My Labs ended up in my books because of the nervous, inquisitive nature of my Zoe (Taser). She was always investigating what was going on in and around the house, and only seemed at ease when things were settled in her mind. Zoe is the one who will wake the house when a coyote howls or walks by the house. Bungie (Meatloaf) cares only about her food and comfort.
I always wanted to write an old-fashioned private eye mystery with a first person narrator, a la the ’50s, but that has been out of favor of late. One day it hit me, Zoe would be the perfect private eye, with Bungie as sidekick. I wrote the first few pages and after that they took over, just like they did when they arrived at my house.
Would you say that your books are mysteries that feature dogs or dog books that happen to be mysteries? Who are your biggest fans—dog lovers or mystery lovers?
In publishing and selling any book, reaching your audience when starting out is the most difficult task. I self-published A Howl in the Night on Amazon and only had a handful of sales the first six months. Then the five-star reviews came, and word of mouth slowly built the audience for additional books. I feel the readers are mostly dog lovers, but I write for anyone who likes a good story. As one reviewer wrote, we don’t read for the mystery, we read to find out what the dogs have been up to.
Talk about the canine research you do for these books. What did you discover in research about canine behavior and perception that helped you fill out your canine characters?
I especially like, Inside of a Dog by Alexandria Horowitz. She reveals such amazing traits of our best friends. I was amazed by a dog’s ability to separate scents. They don’t smell beef stew, they smell the carrots, the meat, the peas, the onions, the tomato, and the salt and pepper. All at the same time, but separate.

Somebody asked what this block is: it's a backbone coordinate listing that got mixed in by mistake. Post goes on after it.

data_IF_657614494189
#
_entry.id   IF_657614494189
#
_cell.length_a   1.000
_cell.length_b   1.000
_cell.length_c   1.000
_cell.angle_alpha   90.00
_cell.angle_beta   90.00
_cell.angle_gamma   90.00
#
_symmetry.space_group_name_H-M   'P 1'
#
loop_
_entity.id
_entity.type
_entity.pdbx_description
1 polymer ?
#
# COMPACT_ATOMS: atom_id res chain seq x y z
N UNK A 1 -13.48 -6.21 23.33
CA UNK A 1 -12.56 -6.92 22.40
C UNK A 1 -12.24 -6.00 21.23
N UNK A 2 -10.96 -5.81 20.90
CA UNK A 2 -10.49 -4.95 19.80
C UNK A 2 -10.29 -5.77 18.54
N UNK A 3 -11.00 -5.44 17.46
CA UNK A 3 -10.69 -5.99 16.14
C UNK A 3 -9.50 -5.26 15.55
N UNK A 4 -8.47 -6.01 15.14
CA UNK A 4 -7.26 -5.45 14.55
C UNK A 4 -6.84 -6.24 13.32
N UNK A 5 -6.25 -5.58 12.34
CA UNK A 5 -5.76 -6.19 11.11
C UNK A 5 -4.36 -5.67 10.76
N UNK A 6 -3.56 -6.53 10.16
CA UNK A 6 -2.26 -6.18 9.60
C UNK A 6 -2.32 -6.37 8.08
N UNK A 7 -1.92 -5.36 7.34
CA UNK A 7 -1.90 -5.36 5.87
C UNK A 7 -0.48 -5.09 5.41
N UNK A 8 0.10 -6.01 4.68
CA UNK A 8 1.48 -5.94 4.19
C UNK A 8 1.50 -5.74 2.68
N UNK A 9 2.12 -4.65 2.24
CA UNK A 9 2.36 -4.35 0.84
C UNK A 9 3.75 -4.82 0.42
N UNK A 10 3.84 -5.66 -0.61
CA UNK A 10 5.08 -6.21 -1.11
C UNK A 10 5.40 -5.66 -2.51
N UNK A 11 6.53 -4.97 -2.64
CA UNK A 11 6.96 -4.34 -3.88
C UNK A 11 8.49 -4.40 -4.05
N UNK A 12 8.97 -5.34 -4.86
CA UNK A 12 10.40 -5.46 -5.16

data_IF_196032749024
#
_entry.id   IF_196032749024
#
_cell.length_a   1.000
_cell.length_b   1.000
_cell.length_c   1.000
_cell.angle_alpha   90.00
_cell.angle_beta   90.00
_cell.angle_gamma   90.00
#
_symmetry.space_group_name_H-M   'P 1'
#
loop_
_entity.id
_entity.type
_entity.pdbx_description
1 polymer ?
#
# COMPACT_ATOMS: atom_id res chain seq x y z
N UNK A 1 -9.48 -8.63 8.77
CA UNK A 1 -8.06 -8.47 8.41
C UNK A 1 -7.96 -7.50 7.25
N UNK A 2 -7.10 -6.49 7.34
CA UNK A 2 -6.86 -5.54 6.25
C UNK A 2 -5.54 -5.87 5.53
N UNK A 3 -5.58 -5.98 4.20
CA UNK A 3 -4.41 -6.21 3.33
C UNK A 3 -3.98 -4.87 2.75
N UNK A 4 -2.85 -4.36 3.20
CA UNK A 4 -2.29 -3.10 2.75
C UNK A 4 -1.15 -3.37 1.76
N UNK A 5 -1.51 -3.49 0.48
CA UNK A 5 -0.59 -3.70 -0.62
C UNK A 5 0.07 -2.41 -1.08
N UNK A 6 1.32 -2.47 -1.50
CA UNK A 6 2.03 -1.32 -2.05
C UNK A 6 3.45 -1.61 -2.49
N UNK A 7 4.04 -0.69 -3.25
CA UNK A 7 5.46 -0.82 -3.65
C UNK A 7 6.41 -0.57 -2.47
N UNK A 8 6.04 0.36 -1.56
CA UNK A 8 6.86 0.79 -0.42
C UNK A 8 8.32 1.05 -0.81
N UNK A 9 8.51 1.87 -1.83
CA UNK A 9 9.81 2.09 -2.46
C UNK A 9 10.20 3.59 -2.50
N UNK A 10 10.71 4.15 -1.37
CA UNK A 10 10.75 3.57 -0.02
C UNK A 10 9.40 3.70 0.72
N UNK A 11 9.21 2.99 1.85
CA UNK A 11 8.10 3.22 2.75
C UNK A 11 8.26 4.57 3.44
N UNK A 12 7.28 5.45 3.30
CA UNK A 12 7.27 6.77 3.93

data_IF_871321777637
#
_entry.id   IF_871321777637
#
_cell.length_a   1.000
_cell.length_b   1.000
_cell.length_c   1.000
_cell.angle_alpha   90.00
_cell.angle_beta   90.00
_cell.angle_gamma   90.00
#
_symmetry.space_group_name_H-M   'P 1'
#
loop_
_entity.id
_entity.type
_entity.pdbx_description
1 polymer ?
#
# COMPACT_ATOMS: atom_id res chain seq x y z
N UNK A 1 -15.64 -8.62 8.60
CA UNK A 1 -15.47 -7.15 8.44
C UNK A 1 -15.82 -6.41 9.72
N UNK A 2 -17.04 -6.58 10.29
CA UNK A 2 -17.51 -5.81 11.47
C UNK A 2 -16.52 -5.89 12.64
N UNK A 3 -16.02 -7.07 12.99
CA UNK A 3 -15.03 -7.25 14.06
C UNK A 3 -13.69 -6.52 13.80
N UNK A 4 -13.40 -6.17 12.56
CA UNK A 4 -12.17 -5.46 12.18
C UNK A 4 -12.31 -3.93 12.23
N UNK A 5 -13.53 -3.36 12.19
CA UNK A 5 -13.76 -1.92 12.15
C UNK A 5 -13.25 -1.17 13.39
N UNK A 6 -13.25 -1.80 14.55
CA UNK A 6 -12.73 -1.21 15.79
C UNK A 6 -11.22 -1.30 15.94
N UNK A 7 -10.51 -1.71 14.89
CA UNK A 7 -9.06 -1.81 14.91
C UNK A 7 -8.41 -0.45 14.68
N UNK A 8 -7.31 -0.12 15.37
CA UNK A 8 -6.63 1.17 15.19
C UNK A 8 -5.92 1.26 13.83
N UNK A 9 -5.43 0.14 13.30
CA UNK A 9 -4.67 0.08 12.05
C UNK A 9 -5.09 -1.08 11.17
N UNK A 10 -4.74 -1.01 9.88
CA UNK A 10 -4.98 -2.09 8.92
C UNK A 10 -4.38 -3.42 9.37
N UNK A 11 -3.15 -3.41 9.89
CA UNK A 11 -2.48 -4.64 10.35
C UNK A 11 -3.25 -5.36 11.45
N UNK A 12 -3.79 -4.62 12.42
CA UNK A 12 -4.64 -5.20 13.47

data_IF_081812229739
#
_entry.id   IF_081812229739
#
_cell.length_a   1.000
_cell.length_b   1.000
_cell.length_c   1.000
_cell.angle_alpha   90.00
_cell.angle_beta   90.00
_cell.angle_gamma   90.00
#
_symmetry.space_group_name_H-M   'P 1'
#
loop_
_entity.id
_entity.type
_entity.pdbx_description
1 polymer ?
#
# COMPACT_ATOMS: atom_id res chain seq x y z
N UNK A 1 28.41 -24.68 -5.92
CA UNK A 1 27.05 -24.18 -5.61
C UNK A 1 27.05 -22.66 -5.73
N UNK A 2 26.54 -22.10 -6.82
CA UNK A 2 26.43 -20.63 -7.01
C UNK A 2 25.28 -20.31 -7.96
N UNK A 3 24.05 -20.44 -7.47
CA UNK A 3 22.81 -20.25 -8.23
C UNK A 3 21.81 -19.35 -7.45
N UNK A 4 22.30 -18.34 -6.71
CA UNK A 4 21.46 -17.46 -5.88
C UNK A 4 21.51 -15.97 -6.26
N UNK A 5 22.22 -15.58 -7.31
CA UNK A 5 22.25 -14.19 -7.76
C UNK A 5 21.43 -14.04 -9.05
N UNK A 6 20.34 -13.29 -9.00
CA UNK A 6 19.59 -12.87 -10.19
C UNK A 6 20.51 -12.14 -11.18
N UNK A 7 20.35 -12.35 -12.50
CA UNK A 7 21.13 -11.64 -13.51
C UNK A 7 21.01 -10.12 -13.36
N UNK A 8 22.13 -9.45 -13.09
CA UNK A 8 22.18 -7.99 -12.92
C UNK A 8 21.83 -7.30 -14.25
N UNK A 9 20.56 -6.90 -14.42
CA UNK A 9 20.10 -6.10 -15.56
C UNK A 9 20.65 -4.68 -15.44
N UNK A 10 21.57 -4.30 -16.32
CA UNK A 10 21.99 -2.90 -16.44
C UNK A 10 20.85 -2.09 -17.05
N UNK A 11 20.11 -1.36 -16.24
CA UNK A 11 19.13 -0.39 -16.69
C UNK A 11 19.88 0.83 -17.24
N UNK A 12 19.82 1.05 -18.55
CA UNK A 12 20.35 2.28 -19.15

What’s the hardest part about writing from a Lab’s POV? The best part?
The hardest part about writing as a canine protagonist is thinking like a dog. Actually, you have to go beyond that and BE the dog. What is he feeling, why is he acting that way or doing those things? What are his fears and desires? The best part of all, is for a brief period you get to be a dog.
Talk a little about your history with Labs?
I’ve had four Labradors over the years. The current pair was not my first choice. My wife went to a black Lab breeder and ordered a pup. The breeder said she may end up with a extra puppy, so my wife wanted to get that one, too. I, being sensible, said two Labs are too much. Shortly thereafter I fell asleep on the couch. While I was sleeping she called the breeder back and bought both.
Now we just have one question for Taser: How do you feel about J.K.’s portrayal of you in the series? Is there anything he hasn’t gotten quite right?
Yeah, I gotta gripe. J.K. don’t list me as co-author. I’m the mutt who does all the work around here. Without me there wouldn’t be any story, yet all I get outta the deal is crunchy nuggets.Which actually ain’t too bad. And I get love. Which ain’t bad either. But from now on, I want first billing.